My neighbors and I had so much in common. We want the same things for our children. When we sat around my kitchen table before they left, I felt I both did and did not understand them. They were frustrated with Los Angeles, and possible angry that their deep roots in California had not been enough to keep them here. Their business was successful, but not enough to buy the too-small house next to mine. Their house is owned by a Japanese-American nurse, a woman whose family moved to Silver Lake in the boom times after the war, after white neighbors in Pasadena told her they were not welcome over there. Catherine and her family had previously owned a house on the West side, but it went into foreclosure. Catherine’s husband lost a good job with a major American software company a while ago, and now spends a lot of time sitting in his car while it’s parked on the street, listening to talk radio.
I knew she was frustrated, and I listened to her. I did not bring up her story of helping the Japanese farmers. I wanted to have a peaceful dinner. I wanted to keep believing the story.
When my grandparents were released from Minidoka, they were able to go back to The Chihara Jewelry Company. The landlord had boarded up the store, my grandfather’s life’s work, and left it there, the entire inventory, for six years. Everything was dusty and old. They had to live in the store for a bit, but it was a place to start. That meant the world to my family. My uncle says that the landlord who helped us had an eye on events in Europe, and that he was Jewish. My grandfather sent all of his kids to college. My father later married my mother, a Brooklyn Jew. They were an interracial marriage in California when that was still illegal in many states. I later married a man whose Jewish father was quite literally on the last boat out of Europe, we have a newspaper article about it with a grainy, black-and-white photo of him. My husband now works for the Southern California ACLU, the only organization that stood up for the Japanese Americans in 1945. I’m well aware of America’s long and bloody history of racial violence, but I have also always lived with the knowledge that my family’s very existence is a living testament to times when some of America chose a better way.
I’m an academic now, and my family will be, possibly along with my neighbors, among those “coastal elite” who will fight a Muslim registry or mass deportations. At the ACLU, in our friend group, among my wonderful diverse students at a small liberal arts college, we have Muslim friends and friends on DACA, people who are undocumented and in danger. I want to do more than write a mild note stating that my friends and neighbors are reliable in business operations. I want to do more than till the land. Because when will the war on “terror” end? And when will the people deported get to come home?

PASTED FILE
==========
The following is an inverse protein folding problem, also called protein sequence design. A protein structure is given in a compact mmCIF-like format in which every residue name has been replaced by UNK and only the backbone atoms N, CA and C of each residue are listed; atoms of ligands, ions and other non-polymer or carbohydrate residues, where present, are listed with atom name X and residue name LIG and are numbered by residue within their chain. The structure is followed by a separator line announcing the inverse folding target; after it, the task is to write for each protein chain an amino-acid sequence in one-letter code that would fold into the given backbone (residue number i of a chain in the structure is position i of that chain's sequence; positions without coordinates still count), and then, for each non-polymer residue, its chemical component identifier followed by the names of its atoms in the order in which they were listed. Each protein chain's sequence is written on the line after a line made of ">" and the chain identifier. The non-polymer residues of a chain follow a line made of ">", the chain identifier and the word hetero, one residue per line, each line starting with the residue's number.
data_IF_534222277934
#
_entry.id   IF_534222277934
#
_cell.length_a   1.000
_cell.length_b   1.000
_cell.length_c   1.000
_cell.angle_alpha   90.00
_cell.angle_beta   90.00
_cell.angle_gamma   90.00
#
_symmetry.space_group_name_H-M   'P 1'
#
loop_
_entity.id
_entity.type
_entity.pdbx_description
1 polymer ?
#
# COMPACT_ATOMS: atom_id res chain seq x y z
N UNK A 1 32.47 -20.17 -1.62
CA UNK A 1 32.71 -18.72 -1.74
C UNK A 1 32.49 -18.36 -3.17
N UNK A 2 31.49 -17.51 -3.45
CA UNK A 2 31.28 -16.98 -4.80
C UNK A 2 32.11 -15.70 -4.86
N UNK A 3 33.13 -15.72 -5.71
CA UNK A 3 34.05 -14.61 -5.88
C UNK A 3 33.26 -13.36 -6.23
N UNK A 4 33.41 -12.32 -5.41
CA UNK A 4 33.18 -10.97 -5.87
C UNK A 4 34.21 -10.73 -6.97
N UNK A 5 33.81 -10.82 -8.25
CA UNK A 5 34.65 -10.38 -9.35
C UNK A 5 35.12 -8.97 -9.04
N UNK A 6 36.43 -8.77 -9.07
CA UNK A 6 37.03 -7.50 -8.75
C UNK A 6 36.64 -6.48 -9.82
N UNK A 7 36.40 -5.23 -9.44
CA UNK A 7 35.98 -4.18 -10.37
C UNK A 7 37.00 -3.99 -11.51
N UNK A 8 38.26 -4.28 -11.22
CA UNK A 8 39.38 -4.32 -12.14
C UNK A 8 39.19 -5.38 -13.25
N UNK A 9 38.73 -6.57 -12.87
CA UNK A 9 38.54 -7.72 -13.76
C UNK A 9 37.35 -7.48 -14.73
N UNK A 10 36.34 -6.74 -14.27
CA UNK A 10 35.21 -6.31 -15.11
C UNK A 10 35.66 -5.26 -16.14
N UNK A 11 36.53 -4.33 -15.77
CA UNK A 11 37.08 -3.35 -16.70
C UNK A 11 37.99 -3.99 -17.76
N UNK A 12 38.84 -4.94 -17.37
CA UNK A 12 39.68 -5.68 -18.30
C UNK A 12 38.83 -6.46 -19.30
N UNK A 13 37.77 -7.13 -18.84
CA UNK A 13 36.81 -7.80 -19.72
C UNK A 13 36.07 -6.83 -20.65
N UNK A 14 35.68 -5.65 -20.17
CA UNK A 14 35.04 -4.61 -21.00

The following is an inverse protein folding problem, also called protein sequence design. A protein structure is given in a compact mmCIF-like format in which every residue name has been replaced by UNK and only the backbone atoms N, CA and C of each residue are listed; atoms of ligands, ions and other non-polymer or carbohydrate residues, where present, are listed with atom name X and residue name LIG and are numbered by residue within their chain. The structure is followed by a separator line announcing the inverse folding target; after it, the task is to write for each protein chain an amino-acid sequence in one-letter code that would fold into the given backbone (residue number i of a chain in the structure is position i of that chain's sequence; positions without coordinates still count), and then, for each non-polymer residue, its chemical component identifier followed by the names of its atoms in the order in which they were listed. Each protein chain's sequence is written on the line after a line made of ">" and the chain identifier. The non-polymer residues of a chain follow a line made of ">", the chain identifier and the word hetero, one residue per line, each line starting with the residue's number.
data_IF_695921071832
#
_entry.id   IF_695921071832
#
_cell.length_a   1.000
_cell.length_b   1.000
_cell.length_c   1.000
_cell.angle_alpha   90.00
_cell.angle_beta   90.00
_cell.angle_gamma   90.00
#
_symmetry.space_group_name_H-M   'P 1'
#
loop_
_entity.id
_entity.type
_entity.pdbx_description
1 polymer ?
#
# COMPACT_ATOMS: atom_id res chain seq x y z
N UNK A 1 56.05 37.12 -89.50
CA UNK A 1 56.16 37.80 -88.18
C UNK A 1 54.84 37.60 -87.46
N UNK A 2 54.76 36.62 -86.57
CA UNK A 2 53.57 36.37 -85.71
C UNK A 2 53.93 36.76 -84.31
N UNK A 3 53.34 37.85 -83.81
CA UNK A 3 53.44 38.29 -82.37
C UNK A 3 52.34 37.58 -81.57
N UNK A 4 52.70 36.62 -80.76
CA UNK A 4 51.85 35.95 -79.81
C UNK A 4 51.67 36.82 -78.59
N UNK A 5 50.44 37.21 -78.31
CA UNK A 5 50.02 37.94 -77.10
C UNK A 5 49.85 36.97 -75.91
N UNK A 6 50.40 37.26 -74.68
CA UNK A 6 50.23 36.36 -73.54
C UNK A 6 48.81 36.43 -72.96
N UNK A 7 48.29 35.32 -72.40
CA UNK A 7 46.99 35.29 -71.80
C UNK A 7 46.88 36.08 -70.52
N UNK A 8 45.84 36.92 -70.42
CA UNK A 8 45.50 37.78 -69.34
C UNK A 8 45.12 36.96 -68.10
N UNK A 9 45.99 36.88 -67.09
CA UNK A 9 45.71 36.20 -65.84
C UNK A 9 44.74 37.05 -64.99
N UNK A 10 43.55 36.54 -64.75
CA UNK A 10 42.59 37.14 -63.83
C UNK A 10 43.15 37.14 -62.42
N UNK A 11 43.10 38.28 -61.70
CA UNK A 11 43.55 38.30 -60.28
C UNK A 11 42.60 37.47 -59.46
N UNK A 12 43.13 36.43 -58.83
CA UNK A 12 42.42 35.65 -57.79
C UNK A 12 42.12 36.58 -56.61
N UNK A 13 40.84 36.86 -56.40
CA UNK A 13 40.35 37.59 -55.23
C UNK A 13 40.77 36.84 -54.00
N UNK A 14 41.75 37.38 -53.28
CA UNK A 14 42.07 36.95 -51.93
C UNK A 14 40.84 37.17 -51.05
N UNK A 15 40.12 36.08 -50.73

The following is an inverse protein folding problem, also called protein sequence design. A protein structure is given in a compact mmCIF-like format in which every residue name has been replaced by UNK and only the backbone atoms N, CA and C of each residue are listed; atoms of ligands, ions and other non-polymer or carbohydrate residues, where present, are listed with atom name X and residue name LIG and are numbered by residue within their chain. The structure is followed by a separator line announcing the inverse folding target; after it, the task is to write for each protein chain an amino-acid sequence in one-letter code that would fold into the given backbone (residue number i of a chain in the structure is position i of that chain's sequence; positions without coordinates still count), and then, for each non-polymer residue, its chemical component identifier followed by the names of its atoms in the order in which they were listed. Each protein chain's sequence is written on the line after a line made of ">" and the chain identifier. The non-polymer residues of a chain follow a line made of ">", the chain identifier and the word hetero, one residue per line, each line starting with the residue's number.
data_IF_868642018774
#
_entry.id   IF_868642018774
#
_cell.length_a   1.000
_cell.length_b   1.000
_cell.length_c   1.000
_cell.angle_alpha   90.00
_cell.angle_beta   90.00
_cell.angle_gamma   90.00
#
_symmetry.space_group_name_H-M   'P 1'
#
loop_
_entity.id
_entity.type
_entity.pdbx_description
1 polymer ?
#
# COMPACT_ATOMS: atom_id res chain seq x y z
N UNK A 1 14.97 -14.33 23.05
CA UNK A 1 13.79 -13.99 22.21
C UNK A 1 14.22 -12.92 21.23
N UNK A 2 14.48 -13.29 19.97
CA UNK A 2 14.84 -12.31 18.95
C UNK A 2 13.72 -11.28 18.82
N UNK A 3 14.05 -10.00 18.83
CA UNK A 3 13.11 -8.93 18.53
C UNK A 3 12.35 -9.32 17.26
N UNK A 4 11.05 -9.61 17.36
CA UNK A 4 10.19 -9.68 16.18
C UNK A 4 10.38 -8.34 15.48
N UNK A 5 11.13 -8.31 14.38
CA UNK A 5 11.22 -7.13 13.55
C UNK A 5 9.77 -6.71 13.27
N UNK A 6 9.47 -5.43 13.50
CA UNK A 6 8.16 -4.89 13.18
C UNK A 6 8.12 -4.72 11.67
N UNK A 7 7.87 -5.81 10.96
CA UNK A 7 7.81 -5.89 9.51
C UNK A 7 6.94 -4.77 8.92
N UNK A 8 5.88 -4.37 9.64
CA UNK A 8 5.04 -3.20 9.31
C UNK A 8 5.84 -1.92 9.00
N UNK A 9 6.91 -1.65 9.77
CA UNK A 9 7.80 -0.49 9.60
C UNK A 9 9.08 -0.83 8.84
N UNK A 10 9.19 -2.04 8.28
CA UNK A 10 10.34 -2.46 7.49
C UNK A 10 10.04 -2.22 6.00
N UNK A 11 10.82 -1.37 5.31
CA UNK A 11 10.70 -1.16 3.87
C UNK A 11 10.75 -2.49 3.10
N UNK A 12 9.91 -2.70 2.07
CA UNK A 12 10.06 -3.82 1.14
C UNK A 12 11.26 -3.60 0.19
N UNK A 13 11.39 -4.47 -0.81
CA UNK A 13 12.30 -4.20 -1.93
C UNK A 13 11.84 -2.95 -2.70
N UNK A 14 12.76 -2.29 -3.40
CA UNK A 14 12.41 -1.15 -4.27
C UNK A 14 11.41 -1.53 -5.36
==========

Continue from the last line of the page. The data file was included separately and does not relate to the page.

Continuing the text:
If Catherine’s family gave their neighbors’ farm back, I wonder if any of the neighbors are still Japanese? Catherine is moving back to her family’s farm, but she never mentioned current Japanese neighbors. The question I really wanted to ask her that night was: if your heart was with those Japanese farmers, if your family did all that work for them then, how can you not see the same drumbeat of resentment and rage today?
Was I listening in the wrong way? Was the story about the Japanese neighbors meant only to placate me, or even to indicate that the internment was a good outcome? Was she saying: see, the Japanese left quietly, we did a little extra farming, and America won! It was President Ronald Reagan who paid reparations recognizing that the internment was wrong. As one attorney in California put it in 1942, it was the Associated Farmers and “newspapers notorious as spokesmen for reactionary interests” who clamored for “elimination of the Japanese competition.” Even Reagan could see that internment was the product of class-based racial resentment. And for many Japanese Americans, reparations meant the issue had been laid to rest, and we should not speak out about it anymore. Our community has not always been a vocal ally of other minority groups. But Japanese-American groups did speak up against the Muslim registry after 9/11, and now, a Trump surrogate from the Make America Great Again PAC has already brought the Japanese internment up as a precedent for what “has been done,” for what could be done again.